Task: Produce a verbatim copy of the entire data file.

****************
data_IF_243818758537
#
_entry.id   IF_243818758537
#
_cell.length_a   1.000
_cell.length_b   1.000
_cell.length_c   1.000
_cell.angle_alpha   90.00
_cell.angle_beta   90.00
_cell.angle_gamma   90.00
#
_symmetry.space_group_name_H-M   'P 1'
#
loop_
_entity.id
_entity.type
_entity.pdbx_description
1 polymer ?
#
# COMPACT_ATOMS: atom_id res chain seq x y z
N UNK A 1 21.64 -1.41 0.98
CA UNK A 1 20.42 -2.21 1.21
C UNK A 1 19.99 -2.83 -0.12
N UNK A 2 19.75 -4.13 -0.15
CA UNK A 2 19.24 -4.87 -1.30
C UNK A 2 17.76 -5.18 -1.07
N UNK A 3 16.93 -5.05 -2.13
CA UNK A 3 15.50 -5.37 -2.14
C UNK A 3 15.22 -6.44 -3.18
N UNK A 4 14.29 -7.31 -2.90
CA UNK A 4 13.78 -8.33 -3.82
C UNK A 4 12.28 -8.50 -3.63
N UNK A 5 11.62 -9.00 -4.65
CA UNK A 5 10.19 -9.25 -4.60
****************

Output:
data_IF_243818758537
#
_entry.id   IF_243818758537
#
_cell.length_a   1.000
_cell.length_b   1.000
_cell.length_c   1.000
_cell.angle_alpha   90.00
_cell.angle_beta   90.00
_cell.angle_gamma   90.00
#
_symmetry.space_group_name_H-M   'P 1'
#
loop_
_entity.id
_entity.type
_entity.pdbx_description
1 polymer ?
#
# COMPACT_ATOMS: atom_id res chain seq x y z
N UNK A 1 21.64 -1.41 0.98
CA UNK A 1 20.42 -2.21 1.21
C UNK A 1 19.99 -2.83 -0.12
N UNK A 2 19.75 -4.13 -0.15
CA UNK A 2 19.24 -4.87 -1.30
C UNK A 2 17.76 -5.18 -1.07
N UNK A 3 16.93 -5.05 -2.13
CA UNK A 3 15.50 -5.37 -2.14
C UNK A 3 15.22 -6.44 -3.18
N UNK A 4 14.29 -7.31 -2.90
CA UNK A 4 13.78 -8.33 -3.82
C UNK A 4 12.28 -8.50 -3.63
N UNK A 5 11.62 -9.00 -4.65
CA UNK A 5 10.19 -9.25 -4.60